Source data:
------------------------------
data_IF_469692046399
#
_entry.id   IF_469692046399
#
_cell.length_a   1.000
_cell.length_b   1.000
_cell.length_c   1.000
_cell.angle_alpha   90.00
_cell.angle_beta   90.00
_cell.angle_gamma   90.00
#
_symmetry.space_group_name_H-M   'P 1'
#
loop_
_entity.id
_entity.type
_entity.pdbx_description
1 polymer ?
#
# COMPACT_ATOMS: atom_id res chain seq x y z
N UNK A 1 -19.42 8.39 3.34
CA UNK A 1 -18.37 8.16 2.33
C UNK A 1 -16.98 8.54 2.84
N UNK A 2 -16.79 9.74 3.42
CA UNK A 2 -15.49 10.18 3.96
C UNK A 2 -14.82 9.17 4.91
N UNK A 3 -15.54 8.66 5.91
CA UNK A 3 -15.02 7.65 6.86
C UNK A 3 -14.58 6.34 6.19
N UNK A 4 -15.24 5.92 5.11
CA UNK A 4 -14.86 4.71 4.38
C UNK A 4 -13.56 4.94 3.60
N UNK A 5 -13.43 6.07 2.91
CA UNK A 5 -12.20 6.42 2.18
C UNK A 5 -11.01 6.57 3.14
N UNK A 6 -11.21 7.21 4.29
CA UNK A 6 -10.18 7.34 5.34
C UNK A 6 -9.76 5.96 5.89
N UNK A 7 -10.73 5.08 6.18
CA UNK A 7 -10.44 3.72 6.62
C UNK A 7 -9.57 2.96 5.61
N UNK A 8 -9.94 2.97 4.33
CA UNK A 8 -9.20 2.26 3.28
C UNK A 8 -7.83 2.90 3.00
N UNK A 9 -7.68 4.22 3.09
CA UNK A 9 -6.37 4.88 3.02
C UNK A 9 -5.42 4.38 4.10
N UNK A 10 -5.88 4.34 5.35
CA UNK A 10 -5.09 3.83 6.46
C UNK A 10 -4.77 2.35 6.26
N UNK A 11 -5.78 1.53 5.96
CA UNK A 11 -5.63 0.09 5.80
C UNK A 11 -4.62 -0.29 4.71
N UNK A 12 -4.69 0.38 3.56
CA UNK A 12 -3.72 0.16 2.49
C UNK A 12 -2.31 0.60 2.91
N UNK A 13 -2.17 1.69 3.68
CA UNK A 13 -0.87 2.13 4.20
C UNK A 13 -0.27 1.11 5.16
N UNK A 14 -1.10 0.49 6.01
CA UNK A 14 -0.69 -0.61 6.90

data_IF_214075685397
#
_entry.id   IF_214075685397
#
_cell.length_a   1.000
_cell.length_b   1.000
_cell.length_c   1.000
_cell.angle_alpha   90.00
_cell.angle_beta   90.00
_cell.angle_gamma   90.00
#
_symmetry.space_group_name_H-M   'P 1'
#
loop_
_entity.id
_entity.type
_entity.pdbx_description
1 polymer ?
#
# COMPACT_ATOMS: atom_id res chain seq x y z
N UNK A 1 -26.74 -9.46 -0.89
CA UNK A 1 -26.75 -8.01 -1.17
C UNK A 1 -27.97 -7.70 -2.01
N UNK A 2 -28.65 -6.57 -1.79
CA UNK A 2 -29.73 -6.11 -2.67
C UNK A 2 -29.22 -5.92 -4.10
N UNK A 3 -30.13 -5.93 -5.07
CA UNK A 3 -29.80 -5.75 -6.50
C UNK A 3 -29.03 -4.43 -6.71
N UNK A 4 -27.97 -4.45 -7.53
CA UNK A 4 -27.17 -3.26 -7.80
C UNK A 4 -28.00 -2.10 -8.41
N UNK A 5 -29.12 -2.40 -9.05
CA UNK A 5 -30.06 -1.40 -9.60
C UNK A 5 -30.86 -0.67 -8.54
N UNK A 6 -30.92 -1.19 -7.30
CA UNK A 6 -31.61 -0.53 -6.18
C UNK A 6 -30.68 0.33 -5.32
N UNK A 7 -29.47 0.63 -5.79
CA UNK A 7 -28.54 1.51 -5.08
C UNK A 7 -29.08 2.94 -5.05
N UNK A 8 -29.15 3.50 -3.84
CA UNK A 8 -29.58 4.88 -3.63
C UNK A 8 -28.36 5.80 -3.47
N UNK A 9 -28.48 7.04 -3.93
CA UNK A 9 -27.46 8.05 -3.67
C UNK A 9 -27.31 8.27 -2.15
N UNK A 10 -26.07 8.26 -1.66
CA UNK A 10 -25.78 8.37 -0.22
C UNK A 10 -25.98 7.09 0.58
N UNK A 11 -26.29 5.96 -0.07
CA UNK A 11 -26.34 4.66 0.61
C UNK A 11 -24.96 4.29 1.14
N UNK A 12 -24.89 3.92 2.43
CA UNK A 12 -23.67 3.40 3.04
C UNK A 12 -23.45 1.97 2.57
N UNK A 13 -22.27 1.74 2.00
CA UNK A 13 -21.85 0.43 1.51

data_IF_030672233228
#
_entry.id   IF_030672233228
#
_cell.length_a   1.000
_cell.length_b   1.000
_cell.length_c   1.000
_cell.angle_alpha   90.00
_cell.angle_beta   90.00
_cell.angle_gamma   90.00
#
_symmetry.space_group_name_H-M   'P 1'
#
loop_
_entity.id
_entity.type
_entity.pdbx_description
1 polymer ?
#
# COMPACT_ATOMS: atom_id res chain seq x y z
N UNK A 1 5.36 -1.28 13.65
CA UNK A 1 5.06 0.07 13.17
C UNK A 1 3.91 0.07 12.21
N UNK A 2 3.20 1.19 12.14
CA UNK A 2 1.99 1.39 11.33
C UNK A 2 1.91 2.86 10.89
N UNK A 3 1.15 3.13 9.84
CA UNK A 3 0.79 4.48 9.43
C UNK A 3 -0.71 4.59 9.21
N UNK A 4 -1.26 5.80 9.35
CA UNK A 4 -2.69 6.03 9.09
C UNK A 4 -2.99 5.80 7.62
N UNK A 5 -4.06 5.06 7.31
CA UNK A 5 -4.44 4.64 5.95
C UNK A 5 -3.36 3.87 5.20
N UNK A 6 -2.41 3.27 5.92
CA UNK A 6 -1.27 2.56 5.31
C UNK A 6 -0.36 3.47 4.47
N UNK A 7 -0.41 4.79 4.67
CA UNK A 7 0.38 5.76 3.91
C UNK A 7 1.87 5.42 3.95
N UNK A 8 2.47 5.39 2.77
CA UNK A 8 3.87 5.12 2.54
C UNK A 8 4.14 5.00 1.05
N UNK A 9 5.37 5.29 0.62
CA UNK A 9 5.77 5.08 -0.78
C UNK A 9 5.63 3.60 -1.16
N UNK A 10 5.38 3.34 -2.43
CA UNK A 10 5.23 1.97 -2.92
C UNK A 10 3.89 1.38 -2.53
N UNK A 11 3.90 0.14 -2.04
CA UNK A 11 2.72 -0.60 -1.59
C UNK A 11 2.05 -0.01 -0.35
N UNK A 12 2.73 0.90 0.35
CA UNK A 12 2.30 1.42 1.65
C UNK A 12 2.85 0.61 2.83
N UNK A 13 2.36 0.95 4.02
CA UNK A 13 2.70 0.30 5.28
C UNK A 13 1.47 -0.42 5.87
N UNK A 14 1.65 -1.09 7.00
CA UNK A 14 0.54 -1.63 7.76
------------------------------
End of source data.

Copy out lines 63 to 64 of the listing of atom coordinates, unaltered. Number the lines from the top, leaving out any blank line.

#
_entry.id   IF_214075685397